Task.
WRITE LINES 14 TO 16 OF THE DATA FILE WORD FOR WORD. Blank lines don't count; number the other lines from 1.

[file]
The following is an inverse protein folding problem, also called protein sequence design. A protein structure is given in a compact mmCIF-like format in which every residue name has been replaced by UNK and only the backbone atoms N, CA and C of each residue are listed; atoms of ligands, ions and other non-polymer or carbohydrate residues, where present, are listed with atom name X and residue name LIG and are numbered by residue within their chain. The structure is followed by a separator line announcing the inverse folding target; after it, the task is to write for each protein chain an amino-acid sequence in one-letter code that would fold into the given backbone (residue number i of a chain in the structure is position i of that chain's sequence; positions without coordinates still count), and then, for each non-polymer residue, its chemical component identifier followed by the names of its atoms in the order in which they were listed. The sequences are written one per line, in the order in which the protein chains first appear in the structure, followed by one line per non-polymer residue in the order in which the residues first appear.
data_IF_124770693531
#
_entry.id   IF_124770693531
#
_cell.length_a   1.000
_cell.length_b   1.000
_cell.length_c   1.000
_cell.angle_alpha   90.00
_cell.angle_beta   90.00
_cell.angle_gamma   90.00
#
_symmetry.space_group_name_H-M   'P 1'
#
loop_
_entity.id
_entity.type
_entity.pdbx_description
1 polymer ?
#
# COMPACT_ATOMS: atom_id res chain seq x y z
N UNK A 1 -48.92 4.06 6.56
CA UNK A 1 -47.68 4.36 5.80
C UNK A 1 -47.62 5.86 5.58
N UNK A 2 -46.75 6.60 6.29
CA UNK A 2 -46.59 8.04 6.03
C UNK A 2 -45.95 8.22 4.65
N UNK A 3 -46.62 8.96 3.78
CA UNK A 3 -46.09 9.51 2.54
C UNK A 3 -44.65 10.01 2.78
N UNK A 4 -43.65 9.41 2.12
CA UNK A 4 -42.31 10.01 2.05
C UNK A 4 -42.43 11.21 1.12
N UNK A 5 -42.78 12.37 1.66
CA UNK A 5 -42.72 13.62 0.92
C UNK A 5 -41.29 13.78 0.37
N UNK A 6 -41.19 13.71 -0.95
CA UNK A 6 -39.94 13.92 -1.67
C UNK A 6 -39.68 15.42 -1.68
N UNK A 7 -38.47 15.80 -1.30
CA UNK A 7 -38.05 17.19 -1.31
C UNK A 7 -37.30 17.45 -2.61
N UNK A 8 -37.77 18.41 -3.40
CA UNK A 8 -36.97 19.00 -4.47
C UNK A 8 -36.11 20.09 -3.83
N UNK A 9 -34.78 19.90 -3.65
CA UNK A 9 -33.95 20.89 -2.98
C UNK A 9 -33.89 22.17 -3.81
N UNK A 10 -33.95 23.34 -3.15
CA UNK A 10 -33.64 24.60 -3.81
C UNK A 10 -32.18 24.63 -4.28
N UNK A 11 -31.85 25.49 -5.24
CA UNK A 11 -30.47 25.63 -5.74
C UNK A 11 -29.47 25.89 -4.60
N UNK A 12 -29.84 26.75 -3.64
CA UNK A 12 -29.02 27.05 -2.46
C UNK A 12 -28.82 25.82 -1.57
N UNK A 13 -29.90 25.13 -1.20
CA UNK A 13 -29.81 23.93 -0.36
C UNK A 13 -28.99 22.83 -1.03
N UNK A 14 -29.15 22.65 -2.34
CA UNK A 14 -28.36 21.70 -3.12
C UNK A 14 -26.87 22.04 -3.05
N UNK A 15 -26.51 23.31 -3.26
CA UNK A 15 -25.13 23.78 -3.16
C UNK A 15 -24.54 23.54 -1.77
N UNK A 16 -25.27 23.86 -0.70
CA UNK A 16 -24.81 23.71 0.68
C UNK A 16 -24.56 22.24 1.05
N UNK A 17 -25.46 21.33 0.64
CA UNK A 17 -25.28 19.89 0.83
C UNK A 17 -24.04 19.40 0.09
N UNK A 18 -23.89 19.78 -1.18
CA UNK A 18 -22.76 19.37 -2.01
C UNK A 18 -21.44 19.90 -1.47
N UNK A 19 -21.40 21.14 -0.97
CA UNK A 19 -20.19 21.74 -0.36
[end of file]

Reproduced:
#
loop_
_entity.id